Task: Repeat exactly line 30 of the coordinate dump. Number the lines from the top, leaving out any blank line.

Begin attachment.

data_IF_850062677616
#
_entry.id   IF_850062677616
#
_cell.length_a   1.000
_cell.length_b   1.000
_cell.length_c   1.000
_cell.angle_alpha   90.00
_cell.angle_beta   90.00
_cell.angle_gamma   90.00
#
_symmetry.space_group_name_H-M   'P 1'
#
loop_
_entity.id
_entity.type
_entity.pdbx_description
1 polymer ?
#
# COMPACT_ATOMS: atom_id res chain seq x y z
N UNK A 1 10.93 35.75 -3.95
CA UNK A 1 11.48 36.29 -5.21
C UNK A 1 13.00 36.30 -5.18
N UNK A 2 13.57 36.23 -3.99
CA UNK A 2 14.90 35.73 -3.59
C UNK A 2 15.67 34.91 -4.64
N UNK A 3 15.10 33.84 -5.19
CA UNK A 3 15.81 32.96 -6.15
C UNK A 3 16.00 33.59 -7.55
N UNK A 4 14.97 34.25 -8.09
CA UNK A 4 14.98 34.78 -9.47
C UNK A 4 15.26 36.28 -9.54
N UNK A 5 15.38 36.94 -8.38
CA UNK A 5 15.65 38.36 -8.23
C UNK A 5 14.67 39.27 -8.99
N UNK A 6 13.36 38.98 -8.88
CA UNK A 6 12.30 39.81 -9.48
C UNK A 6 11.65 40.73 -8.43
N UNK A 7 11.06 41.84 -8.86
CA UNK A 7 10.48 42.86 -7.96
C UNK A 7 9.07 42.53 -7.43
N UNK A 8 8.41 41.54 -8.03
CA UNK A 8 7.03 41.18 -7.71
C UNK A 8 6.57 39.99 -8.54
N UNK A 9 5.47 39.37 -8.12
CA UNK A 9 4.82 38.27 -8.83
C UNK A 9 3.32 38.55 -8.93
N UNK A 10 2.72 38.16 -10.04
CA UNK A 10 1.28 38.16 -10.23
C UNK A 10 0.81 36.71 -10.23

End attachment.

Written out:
N UNK A 4 14.97 34.25 -8.09